At 23, as a shiny new MFA graduate, I stumbled upon Deborah Spark'sTwenty Under Thirty, an anthology that collected the early works of rising stars in contemporary fiction. From this book and the convoluted thinking of youth, I imagined a certain expiration date on writing success. If I don't publish X by age 27, I'm finished. As I passed 27, then 37 and finally 40, I began to take a longer view about publishing careers and realized how silly it was to think that authorship possessed some sort of expiration date.

Then I looked around my community of writers on Facebook and found six amazing women who started publishing after 40. I reached out to them for motivational advice for writers over 40. So here's 6 pieces of advice from authors who didn't let turning 40 stop them from achieving their publishing goals.

"We need your wisdom so you'd better start now."-- Kathryn Craft, 58, is the author ofThe Art of Falling (Sourcebooks) and The Far End of Happy, due May 2015.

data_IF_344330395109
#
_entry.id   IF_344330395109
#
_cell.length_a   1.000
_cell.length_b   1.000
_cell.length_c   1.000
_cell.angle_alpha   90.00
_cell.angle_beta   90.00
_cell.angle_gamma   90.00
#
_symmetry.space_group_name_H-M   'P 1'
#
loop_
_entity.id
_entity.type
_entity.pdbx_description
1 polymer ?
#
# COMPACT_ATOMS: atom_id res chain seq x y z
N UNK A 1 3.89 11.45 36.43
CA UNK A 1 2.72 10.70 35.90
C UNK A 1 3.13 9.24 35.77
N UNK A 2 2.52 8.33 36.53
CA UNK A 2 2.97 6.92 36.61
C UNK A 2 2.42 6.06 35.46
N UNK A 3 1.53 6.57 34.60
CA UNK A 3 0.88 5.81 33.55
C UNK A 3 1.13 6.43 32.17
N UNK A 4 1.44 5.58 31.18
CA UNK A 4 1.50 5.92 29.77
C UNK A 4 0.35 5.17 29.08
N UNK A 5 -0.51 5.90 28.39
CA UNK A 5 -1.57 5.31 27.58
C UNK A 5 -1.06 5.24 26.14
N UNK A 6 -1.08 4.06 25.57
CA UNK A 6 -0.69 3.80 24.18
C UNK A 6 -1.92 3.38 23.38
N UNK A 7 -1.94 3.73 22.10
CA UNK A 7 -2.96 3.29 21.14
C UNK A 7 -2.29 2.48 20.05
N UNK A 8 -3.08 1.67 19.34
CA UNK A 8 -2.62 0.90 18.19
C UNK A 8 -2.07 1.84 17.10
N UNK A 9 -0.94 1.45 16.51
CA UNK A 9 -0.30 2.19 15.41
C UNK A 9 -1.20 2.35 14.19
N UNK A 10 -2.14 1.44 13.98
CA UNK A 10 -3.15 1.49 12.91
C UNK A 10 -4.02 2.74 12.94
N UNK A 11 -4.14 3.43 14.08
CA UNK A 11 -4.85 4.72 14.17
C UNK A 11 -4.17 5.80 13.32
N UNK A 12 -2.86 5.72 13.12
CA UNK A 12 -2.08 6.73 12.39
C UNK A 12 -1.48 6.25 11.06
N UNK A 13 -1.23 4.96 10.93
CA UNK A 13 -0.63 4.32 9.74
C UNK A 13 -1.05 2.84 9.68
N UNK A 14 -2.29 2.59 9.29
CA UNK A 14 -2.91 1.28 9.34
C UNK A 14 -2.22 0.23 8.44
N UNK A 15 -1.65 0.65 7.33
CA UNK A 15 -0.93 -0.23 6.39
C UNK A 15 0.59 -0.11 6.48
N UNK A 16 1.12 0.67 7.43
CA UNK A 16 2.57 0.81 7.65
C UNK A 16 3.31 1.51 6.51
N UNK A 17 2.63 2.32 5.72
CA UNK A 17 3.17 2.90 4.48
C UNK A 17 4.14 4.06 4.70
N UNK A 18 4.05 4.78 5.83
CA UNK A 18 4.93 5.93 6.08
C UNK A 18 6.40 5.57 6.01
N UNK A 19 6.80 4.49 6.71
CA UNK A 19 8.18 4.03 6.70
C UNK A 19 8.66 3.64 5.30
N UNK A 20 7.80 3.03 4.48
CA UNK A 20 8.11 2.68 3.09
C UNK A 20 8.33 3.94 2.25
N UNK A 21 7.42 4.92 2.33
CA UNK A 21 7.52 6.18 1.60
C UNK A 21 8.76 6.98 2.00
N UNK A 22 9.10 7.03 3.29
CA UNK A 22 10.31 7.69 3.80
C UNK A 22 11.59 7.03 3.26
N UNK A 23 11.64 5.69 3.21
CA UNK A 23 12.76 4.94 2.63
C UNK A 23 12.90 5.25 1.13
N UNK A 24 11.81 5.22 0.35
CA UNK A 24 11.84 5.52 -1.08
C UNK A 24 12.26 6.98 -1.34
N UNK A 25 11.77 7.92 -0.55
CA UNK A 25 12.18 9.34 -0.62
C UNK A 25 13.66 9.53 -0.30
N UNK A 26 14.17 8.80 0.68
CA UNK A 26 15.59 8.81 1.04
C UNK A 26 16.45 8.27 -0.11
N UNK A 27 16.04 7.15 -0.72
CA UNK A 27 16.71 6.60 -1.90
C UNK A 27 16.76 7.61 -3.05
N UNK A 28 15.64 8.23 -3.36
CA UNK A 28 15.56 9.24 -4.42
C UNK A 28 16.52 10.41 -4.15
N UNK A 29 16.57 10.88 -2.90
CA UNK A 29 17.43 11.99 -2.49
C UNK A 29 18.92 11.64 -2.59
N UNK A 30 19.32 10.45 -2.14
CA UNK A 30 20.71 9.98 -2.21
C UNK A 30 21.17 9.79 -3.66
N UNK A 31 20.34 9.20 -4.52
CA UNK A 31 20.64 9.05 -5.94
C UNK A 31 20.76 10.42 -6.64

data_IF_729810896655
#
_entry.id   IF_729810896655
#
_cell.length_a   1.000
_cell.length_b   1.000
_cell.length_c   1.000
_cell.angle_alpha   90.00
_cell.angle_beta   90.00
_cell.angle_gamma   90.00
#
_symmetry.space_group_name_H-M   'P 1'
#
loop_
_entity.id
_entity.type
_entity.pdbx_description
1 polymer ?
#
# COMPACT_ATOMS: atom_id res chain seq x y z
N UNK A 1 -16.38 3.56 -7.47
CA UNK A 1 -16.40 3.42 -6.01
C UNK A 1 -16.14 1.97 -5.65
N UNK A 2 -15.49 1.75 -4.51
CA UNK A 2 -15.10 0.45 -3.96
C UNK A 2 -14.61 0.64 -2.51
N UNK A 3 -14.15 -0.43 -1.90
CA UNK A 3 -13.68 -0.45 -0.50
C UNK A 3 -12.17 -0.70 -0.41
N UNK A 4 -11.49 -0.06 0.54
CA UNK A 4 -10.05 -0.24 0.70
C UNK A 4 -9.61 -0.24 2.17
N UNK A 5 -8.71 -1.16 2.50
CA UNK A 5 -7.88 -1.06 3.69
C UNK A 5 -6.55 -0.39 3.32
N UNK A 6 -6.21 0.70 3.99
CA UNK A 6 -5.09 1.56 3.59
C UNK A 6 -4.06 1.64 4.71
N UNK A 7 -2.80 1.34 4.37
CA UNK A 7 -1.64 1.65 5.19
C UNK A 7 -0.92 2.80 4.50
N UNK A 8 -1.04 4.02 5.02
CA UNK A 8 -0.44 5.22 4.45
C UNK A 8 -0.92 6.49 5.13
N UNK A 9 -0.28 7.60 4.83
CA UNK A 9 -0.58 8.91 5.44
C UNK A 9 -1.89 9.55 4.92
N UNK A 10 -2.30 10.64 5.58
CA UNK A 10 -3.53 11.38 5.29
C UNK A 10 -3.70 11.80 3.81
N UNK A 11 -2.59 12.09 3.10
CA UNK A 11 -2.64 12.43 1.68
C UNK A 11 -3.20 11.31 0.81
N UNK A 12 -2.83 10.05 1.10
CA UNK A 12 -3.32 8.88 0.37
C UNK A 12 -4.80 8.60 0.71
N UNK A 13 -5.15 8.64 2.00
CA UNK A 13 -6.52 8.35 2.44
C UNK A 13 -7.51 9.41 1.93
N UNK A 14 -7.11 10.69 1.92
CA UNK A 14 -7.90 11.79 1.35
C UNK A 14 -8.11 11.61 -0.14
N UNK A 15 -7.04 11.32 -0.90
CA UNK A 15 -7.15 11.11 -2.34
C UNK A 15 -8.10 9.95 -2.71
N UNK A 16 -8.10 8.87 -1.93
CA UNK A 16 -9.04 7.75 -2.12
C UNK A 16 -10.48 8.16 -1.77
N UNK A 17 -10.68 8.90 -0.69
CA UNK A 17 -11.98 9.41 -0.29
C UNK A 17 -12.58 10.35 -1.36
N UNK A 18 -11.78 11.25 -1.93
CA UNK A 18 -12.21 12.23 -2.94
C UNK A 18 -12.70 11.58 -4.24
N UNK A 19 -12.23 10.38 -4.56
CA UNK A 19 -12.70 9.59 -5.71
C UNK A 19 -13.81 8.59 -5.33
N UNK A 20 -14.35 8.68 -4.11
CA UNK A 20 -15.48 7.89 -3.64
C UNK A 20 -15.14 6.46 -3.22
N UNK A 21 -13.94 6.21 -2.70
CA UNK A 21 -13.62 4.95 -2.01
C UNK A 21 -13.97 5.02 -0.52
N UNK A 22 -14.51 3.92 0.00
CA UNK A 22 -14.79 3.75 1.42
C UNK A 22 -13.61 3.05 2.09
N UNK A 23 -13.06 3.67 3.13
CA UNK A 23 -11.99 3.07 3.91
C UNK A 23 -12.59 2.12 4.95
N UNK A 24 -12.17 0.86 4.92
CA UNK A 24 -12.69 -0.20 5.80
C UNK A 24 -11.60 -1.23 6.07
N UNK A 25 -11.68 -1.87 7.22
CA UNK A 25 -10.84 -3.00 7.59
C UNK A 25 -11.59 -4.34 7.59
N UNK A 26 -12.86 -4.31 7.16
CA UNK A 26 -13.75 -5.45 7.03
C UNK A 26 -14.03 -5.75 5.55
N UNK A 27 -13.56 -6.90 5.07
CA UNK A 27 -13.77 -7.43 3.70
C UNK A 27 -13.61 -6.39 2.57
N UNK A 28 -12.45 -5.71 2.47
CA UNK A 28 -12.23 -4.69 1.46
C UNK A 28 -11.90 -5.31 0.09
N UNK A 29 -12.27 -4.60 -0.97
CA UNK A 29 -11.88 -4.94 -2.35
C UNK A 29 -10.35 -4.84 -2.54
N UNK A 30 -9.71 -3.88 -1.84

"Be honest in your writing. Dig deep. If you are crying when you're writing part of your book, good. It'll come out in your story and you'll make your readers cry. If you're laughing while you're writing part of your book, excellent. You'll make your readers laugh."-- Cathy Lamb, 47, her first novel, Julia's Chocolates (Kensington Publishing), was published when she was forty, in 2007. Her latest book, What I Remember Most, was published in 2014.

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